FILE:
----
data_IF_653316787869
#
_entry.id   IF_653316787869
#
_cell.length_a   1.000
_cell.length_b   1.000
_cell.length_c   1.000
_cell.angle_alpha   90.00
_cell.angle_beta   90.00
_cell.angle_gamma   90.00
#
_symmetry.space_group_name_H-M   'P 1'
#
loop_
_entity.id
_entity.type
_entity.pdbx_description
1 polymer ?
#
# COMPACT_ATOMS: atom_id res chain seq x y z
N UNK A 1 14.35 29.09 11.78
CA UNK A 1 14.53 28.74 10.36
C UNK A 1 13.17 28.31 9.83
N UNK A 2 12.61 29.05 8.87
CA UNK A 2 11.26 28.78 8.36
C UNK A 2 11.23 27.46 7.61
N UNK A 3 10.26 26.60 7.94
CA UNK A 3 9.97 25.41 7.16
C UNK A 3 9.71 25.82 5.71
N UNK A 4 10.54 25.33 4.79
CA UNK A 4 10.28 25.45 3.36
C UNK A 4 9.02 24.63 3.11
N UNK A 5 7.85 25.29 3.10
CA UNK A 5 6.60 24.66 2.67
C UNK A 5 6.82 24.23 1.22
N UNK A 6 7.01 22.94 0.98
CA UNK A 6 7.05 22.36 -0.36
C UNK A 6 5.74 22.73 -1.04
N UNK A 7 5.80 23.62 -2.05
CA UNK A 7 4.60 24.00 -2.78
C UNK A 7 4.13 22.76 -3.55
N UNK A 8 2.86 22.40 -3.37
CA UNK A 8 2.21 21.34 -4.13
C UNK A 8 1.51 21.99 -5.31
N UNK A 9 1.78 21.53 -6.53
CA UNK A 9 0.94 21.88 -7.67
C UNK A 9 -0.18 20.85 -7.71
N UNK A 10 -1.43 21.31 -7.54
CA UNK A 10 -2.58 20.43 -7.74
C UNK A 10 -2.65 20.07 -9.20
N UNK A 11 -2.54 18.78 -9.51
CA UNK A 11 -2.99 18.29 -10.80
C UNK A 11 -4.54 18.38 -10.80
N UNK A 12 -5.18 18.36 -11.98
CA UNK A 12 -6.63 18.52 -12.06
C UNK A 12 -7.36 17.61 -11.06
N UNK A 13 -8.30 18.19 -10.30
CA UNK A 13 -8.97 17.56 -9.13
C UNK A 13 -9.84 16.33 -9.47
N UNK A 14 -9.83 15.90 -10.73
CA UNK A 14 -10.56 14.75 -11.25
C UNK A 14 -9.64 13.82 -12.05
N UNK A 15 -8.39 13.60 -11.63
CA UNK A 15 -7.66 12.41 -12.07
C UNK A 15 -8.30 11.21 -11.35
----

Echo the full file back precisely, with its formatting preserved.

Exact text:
data_IF_653316787869
#
_entry.id   IF_653316787869
#
_cell.length_a   1.000
_cell.length_b   1.000
_cell.length_c   1.000
_cell.angle_alpha   90.00
_cell.angle_beta   90.00
_cell.angle_gamma   90.00
#
_symmetry.space_group_name_H-M   'P 1'
#
loop_
_entity.id
_entity.type
_entity.pdbx_description
1 polymer ?
#
# COMPACT_ATOMS: atom_id res chain seq x y z
N UNK A 1 14.35 29.09 11.78
CA UNK A 1 14.53 28.74 10.36
C UNK A 1 13.17 28.31 9.83
N UNK A 2 12.61 29.05 8.87
CA UNK A 2 11.26 28.78 8.36
C UNK A 2 11.23 27.46 7.61
N UNK A 3 10.26 26.60 7.94
CA UNK A 3 9.97 25.41 7.16
C UNK A 3 9.71 25.82 5.71
N UNK A 4 10.54 25.33 4.79
CA UNK A 4 10.28 25.45 3.36
C UNK A 4 9.02 24.63 3.11
N UNK A 5 7.85 25.29 3.10
CA UNK A 5 6.60 24.66 2.67
C UNK A 5 6.82 24.23 1.22
N UNK A 6 7.01 22.94 0.98
CA UNK A 6 7.05 22.36 -0.36
C UNK A 6 5.74 22.73 -1.04
N UNK A 7 5.80 23.62 -2.05
CA UNK A 7 4.60 24.00 -2.78
C UNK A 7 4.13 22.76 -3.55
N UNK A 8 2.86 22.40 -3.37
CA UNK A 8 2.21 21.34 -4.13
C UNK A 8 1.51 21.99 -5.31
N UNK A 9 1.78 21.53 -6.53
CA UNK A 9 0.94 21.88 -7.67
C UNK A 9 -0.18 20.85 -7.71
N UNK A 10 -1.43 21.31 -7.54
CA UNK A 10 -2.58 20.43 -7.74
C UNK A 10 -2.65 20.07 -9.20
N UNK A 11 -2.54 18.78 -9.51
CA UNK A 11 -2.99 18.29 -10.80
C UNK A 11 -4.54 18.38 -10.80
N UNK A 12 -5.18 18.36 -11.98
CA UNK A 12 -6.63 18.52 -12.06
C UNK A 12 -7.36 17.61 -11.06
N UNK A 13 -8.30 18.19 -10.30
CA UNK A 13 -8.97 17.56 -9.13
C UNK A 13 -9.84 16.33 -9.47
N UNK A 14 -9.83 15.90 -10.73
CA UNK A 14 -10.56 14.75 -11.25
C UNK A 14 -9.64 13.82 -12.05
N UNK A 15 -8.39 13.60 -11.63
CA UNK A 15 -7.66 12.41 -12.07
C UNK A 15 -8.30 11.21 -11.35